do you think it is okay to give 2 weeks notice through email?

  1. 0
    I am planning on quitting my home care job, as it is too much with my nursing school courseload right now, as well as I am tired of the way the company treats employees. I am a casual employee, and as such have met my supervisor only one time- to fill out the paper work when I was first hired. All communication with her is done via email/phone/leaving messages (very hard to get ahold of her). Since I only work weekends, i don't deal with her about work- usually it is the after hours people i contact.

    Would it be inappropriate to send my 2 weeks notice via email? It really is NOT possible to do it in person as she only has mon-fri hours when I am at school.
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  5. 1
    Send an actual letter in hard copy, with return receipt requested (a couple of bucks at the post office). Thank them for the opportunity and mention any positives you got from other employees, staffers, etc.

    You never want to be in the position of having someone say, "I never got that" and thinking you just became a no-show. If you can get return-receipts from your email, that might do, though, for someone as casually-employed as you describe.
    pmabraham likes this.
  6. 1
    Personally, I'd just do the e-mail thing, specifically asking for a reply.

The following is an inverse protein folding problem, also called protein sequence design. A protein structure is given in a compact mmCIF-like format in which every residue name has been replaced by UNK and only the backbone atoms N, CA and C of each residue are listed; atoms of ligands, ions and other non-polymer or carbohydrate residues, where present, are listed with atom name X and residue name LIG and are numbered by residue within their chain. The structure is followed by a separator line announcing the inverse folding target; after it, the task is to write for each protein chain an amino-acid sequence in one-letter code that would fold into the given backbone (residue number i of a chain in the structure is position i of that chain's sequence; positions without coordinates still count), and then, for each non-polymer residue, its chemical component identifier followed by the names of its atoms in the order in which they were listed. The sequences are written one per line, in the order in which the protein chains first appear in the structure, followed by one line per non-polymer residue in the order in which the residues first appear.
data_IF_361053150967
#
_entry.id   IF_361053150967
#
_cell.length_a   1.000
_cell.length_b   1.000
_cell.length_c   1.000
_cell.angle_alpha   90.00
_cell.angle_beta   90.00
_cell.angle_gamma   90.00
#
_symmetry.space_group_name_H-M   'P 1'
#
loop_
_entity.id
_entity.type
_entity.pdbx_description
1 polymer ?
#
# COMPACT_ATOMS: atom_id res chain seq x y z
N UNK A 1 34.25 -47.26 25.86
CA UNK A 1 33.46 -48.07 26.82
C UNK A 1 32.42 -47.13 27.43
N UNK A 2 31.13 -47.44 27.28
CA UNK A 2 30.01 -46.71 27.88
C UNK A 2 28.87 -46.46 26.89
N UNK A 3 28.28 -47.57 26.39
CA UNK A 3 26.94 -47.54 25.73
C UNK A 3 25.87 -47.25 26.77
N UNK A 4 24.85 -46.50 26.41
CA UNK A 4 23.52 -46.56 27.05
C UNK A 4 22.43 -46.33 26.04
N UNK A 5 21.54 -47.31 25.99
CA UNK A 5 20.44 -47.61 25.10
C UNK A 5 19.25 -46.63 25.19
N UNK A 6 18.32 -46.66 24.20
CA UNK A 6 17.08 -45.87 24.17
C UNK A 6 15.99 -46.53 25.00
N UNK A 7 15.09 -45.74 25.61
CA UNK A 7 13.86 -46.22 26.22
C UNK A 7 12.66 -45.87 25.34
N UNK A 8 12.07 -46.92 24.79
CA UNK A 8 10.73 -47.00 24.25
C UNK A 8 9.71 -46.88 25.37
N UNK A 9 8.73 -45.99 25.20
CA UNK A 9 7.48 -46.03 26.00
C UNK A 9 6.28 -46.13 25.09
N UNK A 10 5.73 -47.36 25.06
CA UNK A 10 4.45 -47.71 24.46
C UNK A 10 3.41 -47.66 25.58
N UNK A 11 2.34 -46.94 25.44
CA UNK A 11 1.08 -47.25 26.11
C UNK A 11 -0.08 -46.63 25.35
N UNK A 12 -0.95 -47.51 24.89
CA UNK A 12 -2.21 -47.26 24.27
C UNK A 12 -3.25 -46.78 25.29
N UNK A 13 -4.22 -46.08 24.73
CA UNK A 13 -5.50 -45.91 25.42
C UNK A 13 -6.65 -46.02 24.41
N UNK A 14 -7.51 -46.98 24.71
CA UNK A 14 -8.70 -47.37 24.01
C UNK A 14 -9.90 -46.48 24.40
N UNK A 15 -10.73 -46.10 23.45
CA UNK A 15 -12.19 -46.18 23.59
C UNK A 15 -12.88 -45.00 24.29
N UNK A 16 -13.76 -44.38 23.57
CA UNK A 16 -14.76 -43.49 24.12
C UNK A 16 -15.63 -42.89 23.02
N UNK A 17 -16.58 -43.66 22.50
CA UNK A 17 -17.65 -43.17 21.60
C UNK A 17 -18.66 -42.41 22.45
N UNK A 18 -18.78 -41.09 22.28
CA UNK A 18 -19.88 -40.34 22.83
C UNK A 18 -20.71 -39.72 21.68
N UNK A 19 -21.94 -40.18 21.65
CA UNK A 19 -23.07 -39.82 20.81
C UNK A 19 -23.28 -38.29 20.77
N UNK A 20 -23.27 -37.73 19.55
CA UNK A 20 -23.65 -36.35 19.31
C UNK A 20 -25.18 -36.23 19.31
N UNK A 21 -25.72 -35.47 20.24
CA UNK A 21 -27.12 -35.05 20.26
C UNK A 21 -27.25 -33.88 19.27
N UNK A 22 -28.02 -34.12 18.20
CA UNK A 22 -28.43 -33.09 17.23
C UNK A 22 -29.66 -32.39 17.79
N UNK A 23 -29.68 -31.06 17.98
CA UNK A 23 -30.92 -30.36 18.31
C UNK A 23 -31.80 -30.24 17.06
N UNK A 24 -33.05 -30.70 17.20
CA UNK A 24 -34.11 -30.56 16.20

I resigned my last two jobs by e-mail.
    CareQueen likes this.
  7. 0
    I'd send an email since that is how you've been communicating anyway. I always send important emails to myself bcc just to make sure it actually sends.
  8. 1
    Quote from wordsofmymouth
    I'd send an email since that is how you've been communicating anyway. I always send important emails to myself bcc just to make sure it actually sends.
    I prefer being open about the cc in favor of hiding it with bcc.
    i♥words likes this.
  9. 1
    Good day:

    The most professional method would be in writing (a letter); and if able to deliver in person.

    Email receipt is not guaranteed; and sending yourself a copy does not guarantee the person(s) on the other end received the email. Keep in mind spam filters often catch valid email as much as real spam; and not everyone checks their spam folders.

    Thank you.
    GrnTea likes this.
  10. 1
    If this is someone with whom you're already exchanging e-mails then I think the spam filter isn't much of a concern. You'll be able to tell that they read it by simply closing with an inquiry of some sort.

    It's really not that big a deal but I'm pretty much sold out on going paperless and wireless in everything that I do.

    Most employers take applications only via online or e-mail and are perfectly comfortable receiving communication in this fashion.
    KelRN215 likes this.
  11. 0
    I think you've pretty much got your mind made up, good luck.


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